Money in the Bank

Getting paid is one of the most important, if not the most important, aspects of ensuring business continuity. Not surprisingly, it’s also a step that many entrepreneurs let slip because few people want to deal with overdue payables. We’re talking about collecting the cash.

Dee Bowden is a business-to-business collections expert and author of “Collect the Cash.” Her company BCS Solutions works with businesses to establish good payment processes. Bowden has seen many small businesses suffer from lost revenue because they don’t collect on outstanding invoices. Small business owners generally do a good job of learning about sales, marketing, and billing, she says, but they don’t take those processes through to the final conclusion: payment. “You can’t just provide a service with an expectation that you’ll be paid,” she says. “The sale is not complete until the money is in the bank.”

Years ago, Bowden worked in collections for a small tech firm that had more than $6 million in outstanding receivables. During the process of collecting those funds—which took her just 60 days—she established a four-part cash collection process that can be applied to any small business seeking to collect revenue that’s due them.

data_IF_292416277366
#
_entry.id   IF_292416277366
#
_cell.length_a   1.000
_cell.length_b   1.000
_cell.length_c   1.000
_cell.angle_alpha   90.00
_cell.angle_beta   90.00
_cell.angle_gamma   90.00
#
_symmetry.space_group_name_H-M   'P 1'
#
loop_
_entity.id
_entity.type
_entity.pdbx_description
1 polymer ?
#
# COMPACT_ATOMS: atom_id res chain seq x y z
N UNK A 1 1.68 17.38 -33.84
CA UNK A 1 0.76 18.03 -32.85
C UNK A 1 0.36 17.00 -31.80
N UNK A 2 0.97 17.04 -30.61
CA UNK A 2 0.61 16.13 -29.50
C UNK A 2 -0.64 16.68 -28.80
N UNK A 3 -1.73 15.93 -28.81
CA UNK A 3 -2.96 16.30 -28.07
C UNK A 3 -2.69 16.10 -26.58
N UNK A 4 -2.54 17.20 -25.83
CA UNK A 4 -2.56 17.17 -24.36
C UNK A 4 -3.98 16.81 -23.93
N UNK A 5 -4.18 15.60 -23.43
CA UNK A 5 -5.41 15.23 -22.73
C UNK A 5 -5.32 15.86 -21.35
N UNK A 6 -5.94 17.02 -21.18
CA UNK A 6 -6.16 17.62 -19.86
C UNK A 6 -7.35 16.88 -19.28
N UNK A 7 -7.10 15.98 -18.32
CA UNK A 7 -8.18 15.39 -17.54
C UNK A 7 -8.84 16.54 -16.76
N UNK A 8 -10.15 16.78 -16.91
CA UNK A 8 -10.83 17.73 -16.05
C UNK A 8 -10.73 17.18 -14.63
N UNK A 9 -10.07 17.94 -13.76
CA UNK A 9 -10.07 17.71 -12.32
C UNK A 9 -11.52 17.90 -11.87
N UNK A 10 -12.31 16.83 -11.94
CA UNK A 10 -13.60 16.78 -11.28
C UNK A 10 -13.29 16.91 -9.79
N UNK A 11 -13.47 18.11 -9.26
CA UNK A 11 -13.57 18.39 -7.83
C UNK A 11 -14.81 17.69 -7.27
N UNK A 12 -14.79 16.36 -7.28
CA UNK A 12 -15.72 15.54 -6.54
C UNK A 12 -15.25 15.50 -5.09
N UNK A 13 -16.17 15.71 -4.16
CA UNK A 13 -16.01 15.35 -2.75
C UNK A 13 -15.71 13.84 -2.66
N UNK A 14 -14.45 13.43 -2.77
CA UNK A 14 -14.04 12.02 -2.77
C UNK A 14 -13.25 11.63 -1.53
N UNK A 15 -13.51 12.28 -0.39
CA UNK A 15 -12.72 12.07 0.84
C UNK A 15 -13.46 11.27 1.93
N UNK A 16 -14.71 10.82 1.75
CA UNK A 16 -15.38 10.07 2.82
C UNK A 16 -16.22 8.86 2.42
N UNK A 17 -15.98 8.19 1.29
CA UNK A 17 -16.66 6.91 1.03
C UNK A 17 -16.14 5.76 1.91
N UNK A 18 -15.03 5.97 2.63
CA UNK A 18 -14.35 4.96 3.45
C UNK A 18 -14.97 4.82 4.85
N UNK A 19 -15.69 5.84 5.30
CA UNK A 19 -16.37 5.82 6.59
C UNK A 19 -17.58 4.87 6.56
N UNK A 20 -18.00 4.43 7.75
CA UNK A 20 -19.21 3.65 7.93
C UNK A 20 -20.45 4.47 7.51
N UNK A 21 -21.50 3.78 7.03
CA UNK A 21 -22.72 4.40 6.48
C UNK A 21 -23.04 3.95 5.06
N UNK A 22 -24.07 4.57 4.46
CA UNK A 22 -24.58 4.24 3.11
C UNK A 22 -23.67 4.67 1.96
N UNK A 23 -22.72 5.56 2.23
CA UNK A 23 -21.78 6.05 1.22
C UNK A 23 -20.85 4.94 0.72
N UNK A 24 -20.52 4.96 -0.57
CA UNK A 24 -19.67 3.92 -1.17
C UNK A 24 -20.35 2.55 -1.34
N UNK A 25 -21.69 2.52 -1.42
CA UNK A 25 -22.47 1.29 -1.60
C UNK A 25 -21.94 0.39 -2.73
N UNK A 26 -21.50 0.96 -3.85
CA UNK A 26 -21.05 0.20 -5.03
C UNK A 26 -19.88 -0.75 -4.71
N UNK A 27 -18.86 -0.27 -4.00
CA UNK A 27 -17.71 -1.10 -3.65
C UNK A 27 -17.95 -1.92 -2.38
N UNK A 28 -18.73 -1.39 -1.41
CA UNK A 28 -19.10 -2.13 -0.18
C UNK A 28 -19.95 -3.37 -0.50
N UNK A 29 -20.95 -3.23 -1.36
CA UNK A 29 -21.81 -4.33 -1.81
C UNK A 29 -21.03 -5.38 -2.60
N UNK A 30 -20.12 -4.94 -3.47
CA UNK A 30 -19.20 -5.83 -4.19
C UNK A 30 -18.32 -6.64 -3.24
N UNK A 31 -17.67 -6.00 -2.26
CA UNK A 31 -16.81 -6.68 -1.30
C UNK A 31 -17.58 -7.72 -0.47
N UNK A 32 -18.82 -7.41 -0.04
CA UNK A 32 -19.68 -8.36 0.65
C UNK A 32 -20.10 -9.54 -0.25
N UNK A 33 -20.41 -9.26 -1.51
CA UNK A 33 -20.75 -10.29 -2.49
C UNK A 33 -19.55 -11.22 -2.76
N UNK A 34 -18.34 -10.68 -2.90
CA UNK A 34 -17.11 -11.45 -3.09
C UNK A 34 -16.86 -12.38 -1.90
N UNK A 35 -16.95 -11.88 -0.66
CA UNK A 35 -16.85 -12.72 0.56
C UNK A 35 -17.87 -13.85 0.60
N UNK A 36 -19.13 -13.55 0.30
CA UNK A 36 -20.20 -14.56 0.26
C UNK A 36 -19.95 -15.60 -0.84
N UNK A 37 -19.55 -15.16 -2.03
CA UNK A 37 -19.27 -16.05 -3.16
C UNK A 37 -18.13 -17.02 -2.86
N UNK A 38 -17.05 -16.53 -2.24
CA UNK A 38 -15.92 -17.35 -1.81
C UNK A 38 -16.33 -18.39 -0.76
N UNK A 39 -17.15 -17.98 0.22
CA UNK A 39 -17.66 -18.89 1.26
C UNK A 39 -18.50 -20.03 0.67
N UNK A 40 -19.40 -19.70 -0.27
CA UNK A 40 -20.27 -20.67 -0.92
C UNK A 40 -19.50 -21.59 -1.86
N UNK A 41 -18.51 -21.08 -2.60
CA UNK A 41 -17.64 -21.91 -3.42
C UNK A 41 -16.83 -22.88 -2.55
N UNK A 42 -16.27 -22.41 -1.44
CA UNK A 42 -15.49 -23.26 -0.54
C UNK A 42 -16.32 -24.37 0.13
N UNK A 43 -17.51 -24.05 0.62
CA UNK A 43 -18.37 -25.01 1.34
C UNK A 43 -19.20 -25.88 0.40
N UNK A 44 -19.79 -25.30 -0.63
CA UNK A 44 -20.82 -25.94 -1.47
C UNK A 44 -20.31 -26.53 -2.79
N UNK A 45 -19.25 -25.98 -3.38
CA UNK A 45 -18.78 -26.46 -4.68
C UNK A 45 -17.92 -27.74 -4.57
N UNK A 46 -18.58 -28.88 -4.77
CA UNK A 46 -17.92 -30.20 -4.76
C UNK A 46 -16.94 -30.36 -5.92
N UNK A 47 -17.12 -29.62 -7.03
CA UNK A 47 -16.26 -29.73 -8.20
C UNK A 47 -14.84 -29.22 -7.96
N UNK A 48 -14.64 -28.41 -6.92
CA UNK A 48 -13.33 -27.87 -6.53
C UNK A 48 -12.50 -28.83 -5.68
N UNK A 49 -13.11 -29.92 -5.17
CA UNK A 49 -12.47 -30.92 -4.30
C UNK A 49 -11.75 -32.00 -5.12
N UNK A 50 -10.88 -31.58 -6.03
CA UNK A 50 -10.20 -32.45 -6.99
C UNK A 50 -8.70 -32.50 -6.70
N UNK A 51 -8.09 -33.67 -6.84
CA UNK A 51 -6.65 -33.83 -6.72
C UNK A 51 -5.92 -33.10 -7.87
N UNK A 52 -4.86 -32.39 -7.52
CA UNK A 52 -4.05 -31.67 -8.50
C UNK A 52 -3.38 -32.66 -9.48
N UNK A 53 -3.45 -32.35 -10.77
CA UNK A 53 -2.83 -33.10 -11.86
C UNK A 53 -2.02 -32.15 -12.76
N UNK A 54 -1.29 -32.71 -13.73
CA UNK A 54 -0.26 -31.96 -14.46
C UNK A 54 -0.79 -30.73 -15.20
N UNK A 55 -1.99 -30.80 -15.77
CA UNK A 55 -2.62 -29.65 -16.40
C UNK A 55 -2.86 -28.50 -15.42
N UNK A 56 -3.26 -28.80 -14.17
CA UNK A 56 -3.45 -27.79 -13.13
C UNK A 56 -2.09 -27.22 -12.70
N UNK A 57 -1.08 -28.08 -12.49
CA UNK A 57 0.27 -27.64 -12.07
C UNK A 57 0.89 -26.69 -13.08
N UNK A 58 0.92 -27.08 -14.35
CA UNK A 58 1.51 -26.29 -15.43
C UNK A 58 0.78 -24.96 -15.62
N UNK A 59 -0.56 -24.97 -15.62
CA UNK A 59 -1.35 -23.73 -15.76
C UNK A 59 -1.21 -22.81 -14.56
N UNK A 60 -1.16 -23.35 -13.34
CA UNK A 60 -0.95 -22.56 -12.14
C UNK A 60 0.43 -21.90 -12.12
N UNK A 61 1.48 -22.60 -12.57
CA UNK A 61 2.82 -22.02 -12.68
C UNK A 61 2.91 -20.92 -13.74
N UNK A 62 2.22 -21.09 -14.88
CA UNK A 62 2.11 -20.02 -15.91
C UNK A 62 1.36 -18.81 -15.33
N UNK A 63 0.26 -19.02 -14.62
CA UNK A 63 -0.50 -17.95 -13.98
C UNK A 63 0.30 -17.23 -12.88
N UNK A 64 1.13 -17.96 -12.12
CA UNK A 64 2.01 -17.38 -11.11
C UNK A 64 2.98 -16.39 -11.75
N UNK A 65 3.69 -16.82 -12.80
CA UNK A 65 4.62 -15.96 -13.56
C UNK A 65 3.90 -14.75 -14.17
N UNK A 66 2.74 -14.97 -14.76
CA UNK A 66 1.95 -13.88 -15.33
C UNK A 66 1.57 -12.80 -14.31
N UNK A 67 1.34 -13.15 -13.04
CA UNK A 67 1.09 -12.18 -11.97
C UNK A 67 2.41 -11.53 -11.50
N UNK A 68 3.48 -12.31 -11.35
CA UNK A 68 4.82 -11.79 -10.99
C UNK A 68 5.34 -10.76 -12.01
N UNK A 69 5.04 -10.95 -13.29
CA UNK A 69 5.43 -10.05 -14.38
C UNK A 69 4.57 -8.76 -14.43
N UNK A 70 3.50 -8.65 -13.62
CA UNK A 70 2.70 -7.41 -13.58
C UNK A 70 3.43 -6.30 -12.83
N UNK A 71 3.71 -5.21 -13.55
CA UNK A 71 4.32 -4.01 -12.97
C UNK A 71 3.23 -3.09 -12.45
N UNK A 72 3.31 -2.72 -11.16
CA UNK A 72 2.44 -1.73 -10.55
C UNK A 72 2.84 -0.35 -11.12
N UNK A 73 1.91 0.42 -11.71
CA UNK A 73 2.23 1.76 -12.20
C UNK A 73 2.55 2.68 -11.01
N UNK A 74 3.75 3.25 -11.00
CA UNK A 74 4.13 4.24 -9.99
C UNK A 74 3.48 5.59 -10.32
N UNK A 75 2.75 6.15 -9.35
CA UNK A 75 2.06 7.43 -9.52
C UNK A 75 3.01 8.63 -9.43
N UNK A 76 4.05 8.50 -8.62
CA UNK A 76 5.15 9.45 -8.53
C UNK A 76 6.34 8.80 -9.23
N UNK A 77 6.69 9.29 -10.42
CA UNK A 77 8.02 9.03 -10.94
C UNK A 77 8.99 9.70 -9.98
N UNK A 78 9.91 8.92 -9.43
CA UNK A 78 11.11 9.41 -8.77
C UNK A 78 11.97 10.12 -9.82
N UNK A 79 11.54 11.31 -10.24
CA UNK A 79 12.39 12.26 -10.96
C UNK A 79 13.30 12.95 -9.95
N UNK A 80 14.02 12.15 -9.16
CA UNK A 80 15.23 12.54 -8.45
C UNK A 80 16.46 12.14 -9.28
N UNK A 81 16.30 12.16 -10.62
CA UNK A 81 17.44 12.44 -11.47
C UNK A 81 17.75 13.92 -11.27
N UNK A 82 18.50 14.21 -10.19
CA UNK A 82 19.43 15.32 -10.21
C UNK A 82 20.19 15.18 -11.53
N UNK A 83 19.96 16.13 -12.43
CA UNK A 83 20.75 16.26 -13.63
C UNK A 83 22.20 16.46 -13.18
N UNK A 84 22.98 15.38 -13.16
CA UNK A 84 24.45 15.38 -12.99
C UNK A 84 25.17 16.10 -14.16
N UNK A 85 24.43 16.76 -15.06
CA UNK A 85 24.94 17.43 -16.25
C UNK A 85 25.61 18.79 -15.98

Any collection process begins with fundamental problem solving, which starts by asking yourself the right questions. Did you provide a proper invoice? Did you provide it to the right person? Did you follow up? Are there circumstances that are preventing or delaying the payment? How can you work with the client to resolve the issue?

Don’t wait until there’s a real problem to start problem solving. Instead, continually evaluate your sales and billing processes. Are there hiccups in the process, warning signs that could signal problems down the road? Address those immediately. Find ways to fix things instead of just moving along and hoping things get sorted out in the end.


Good customer service goes above and beyond what clients expect. When there’s a problem, good customer service admits to that problem and resolves to come up with a solution. Make sure clients feel heard when they express concerns, and if you’re at fault, apologize. When people experience good customer service, they breathe easy because they feel taken care of.

Why is this important to collections? Because it opens up the lines of communication. You’re in a better position to address a problem when a client feels comfortable talking to you about it. Follow-up is critical in collections, and with open communication and an established relationship, follow-up runs smoother.


People have a choice where they spend their money and their time, points out Bowden. Expressing gratitude for their choice to spend money with you and for their actual payment acknowledges that their decision is meaningful to you. “Always thank the person who pays the invoice or helps you receive payment,” says Bowden. “Acknowledge their help. When you stop to thank people, it sets you apart.” It also creates goodwill for expediting your payment and future collections.


“In business and in life, we have to build relationships,” says Bowden. “No business transaction takes place without a relationship.” Relationship building begins very simply: Ask questions.

Inquire about your client’s needs and concerns, and then put together customized solutions. Show that you’re listening. Pay attention to the details and help people feel seen and understood.